Candida, genital thrush

Doses are oral and for adults unless otherwise stated. Visit the Health Products Regulatory Board Irish Medicines Formulary for drug SPCs, dosage, contraindications, interactions, or IMF/BNF/BNFC/MIMS. See guidance on dosing in children for quick reference dosage/weight guide.

Statins can interact with some antibiotics and increase the risk of rhabdomyolysis. Amiodarone and drugs which prolong the QT interval can interact with many antibiotics. Many antibiotics increase the risk of bleeding with anticoagulants. Please refer to our Drug Interactions Table for further information.


Comments from Expert Advisory Committee

  1. Candida can lead to genital symptoms in men and women. Asymptomatic colonisation is common. The majority of cases are caused by Candida albicans
  2. In women it can lead to vulvitis, vaginitis or vulvovaginitis. Symptoms include vulval discomfort and itch and vaginal discharge which can be white, thick and curdy in nature
  3. In men it can present with a balanitis with an associated itch.
  4. The diagnosis can be made clinically on the basis of the description and appearance of the vulva, vaginal discharge or glans penis in men. The diagnosis of vaginal candidiasis can be confirmed on high vaginal swab.
  5. In women, consider sexually transmitted causes of vaginal discharge on the basis of sexual history and consider testing for chlamydia and gonorrhoea.
  6. The definition of recurrent vulvovaginal candidiasis is accepted as four or more documented episodes per year.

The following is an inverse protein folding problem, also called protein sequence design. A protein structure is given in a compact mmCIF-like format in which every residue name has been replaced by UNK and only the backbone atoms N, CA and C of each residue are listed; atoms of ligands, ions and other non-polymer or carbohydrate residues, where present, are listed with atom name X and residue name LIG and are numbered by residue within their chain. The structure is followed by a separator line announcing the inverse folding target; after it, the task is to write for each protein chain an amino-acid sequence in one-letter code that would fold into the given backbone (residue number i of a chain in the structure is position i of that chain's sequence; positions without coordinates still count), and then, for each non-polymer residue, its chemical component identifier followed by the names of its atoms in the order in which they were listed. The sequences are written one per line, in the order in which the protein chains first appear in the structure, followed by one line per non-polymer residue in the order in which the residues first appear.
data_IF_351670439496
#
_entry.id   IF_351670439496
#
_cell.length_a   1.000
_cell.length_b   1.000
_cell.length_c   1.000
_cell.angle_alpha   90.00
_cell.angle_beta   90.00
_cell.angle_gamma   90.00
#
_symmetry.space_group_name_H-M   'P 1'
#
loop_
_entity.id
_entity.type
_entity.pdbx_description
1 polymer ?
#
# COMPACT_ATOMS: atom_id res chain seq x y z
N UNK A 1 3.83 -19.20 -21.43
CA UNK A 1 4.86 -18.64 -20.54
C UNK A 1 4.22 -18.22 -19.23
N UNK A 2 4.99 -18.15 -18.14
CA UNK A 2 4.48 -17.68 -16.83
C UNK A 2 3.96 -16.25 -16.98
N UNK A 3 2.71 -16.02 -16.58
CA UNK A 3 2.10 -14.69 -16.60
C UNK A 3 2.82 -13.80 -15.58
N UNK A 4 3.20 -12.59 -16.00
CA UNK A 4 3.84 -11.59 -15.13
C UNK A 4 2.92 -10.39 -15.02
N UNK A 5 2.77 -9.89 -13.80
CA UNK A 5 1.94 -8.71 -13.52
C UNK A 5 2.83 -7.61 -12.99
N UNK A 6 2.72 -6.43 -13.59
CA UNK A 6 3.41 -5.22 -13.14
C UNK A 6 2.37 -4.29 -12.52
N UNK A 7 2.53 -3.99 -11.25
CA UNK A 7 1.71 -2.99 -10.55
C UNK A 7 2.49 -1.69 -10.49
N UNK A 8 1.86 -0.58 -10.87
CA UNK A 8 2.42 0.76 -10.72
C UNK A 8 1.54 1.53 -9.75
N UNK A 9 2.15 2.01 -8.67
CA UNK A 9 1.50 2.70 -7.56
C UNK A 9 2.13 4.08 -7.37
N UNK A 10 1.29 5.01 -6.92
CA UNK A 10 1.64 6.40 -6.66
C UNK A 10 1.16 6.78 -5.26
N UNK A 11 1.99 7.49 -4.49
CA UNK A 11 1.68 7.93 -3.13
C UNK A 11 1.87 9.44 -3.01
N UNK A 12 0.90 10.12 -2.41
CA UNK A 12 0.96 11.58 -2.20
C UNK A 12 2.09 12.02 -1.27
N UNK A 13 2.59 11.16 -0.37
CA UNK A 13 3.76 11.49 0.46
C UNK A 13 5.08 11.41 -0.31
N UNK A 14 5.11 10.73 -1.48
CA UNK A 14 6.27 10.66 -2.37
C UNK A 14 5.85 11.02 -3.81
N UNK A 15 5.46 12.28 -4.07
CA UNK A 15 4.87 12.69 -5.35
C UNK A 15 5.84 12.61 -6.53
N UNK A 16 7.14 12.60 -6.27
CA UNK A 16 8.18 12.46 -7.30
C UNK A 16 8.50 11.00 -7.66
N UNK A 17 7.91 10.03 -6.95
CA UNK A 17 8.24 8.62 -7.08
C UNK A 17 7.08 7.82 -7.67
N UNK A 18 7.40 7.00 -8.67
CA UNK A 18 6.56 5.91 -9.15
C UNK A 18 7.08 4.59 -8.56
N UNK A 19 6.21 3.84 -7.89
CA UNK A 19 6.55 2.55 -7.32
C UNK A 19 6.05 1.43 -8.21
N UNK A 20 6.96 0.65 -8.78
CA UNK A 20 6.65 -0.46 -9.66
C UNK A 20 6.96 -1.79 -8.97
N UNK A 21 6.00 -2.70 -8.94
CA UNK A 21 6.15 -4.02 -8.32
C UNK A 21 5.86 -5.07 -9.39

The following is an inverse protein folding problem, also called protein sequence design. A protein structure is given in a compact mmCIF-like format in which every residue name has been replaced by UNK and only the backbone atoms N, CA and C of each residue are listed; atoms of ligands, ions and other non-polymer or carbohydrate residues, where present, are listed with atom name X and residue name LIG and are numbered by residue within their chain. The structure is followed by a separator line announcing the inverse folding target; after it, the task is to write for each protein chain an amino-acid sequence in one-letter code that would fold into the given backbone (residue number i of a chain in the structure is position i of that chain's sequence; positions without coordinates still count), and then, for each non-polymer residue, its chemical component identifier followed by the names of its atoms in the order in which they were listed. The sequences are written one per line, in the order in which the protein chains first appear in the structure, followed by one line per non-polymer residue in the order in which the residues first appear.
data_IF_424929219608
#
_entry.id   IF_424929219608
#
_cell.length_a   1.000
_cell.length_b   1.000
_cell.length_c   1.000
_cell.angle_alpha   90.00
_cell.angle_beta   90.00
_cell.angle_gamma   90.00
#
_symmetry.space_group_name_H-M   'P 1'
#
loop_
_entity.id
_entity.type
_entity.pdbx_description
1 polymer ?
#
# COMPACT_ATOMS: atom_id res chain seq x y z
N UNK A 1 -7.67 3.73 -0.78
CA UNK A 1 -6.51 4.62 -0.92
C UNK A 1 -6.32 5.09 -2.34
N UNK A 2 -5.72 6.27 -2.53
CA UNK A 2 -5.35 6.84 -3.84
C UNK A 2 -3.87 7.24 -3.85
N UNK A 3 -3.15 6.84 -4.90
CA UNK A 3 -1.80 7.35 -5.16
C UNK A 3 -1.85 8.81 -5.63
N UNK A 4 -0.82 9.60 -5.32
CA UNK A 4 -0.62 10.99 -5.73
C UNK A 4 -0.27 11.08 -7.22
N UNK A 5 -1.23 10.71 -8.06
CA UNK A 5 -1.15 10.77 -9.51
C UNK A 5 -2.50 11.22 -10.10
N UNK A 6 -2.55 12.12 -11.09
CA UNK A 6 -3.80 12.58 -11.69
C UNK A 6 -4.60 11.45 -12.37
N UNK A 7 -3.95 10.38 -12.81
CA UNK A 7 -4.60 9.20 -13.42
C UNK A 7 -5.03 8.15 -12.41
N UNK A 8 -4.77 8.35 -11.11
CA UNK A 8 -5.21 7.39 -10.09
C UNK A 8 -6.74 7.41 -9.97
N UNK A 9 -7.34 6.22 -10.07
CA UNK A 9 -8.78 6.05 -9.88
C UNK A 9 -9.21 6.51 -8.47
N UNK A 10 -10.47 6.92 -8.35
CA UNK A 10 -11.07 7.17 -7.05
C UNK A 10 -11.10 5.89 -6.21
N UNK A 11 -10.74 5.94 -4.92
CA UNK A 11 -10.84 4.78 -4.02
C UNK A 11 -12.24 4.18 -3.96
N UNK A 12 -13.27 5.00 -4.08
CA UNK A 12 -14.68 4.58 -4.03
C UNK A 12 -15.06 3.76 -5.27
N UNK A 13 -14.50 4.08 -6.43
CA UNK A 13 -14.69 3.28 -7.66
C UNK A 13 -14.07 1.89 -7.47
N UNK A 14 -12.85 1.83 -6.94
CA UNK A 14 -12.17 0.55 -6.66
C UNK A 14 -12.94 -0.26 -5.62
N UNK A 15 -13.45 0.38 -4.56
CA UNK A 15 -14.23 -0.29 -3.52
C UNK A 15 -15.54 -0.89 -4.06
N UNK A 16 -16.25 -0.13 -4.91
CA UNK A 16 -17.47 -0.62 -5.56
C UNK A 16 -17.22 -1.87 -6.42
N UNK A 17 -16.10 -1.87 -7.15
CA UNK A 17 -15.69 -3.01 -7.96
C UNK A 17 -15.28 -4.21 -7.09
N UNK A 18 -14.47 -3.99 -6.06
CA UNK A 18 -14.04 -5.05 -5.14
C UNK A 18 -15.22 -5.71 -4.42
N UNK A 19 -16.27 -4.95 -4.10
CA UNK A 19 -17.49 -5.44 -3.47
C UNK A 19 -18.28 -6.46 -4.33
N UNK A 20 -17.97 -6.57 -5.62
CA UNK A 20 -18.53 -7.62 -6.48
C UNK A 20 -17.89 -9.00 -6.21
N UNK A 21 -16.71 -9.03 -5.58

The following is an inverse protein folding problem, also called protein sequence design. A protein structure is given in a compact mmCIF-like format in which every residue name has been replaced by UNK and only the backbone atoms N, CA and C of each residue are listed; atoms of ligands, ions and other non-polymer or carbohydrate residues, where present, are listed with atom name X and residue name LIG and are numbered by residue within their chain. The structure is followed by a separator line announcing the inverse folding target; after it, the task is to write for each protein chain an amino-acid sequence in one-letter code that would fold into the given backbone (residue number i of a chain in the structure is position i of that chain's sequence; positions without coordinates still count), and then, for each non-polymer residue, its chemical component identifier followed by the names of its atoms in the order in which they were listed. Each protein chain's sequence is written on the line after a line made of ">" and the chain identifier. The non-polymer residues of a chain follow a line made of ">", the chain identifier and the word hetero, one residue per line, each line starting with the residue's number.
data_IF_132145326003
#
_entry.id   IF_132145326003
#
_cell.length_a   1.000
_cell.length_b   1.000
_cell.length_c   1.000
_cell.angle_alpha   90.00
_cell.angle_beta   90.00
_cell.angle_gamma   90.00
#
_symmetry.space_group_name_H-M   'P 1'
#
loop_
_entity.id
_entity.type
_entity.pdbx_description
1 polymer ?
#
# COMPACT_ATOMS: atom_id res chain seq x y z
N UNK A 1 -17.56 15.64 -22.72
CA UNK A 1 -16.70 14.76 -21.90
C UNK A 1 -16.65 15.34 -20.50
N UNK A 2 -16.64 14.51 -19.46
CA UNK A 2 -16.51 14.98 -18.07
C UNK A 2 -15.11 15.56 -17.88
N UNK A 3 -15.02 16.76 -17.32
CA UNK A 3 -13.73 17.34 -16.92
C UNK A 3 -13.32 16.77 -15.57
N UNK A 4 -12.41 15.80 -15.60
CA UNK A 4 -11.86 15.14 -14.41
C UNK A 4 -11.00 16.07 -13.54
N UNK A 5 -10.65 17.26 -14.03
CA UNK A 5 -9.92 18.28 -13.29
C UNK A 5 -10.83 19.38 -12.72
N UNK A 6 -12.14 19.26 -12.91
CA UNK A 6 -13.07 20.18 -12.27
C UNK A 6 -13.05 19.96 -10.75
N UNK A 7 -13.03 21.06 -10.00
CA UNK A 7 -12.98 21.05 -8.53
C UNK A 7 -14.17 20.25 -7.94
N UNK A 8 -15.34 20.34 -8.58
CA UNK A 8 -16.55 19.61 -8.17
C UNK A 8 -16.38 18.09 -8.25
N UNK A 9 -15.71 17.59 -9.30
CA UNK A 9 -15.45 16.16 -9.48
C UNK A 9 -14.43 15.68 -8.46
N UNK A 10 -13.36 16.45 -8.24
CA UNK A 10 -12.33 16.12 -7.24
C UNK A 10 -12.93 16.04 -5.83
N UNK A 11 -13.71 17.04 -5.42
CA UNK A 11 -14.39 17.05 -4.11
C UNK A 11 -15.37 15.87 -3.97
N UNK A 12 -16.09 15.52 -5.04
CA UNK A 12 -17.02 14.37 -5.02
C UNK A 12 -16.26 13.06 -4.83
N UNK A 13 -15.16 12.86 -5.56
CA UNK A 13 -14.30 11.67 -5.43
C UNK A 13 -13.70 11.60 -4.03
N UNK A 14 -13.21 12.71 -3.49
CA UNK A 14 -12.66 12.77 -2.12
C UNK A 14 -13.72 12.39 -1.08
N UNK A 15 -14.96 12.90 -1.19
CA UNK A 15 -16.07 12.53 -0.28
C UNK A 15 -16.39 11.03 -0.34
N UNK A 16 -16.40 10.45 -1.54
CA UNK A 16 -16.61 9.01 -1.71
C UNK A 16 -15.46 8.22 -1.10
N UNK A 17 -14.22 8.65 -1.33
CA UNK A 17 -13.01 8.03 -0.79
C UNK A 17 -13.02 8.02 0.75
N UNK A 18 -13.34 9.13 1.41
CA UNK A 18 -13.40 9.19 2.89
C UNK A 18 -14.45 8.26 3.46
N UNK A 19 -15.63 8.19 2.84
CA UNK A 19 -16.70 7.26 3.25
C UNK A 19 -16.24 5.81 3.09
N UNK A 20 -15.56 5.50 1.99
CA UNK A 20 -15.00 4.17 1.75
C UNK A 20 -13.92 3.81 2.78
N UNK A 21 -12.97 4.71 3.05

Treatment Options

Patients should be advised to avoid tight fitting clothing and the use of soaps and shower gels. The use of emollient creams and 1% hydrocortisone may ease symptoms of vulvitis and balanitis. Topical and oral treatments have similar efficacy. Oral azoles should be avoided in pregnancy.

There are many treatment options available, the table below is not exhaustive.

Treatment Conditions
Vulvovaginal candidiasis Econazole (gyno-prevaryl)
pessary 150mg stat PV

Oral and topical treatments have
equal efficacy
Oral treatment is more expensive
and Fluconazole (and all oral azoles)
should be avoided in pregnancy

Fluconazole 150mg PO stat

Recurrent vulvovaginal
candidiasis

Fluconazole 150mg days 1, 4
and 7 then weekly x 6 months

Candida balanitis

Clotrimazole 1% cream twice
daily topically x 5-7 days
Oral treatment rarely indicated

Oral and topical treatments have equal efficacy. Oral treatment is more expensive and Fluconazole (and all oral azoles) should be avoided in pregnancy


Useful resources


Patient Information

Patient information on STIs and genital conditions is available at the HSE Sexual Health and Crisis Pregnancy website

Reviewed October 2018


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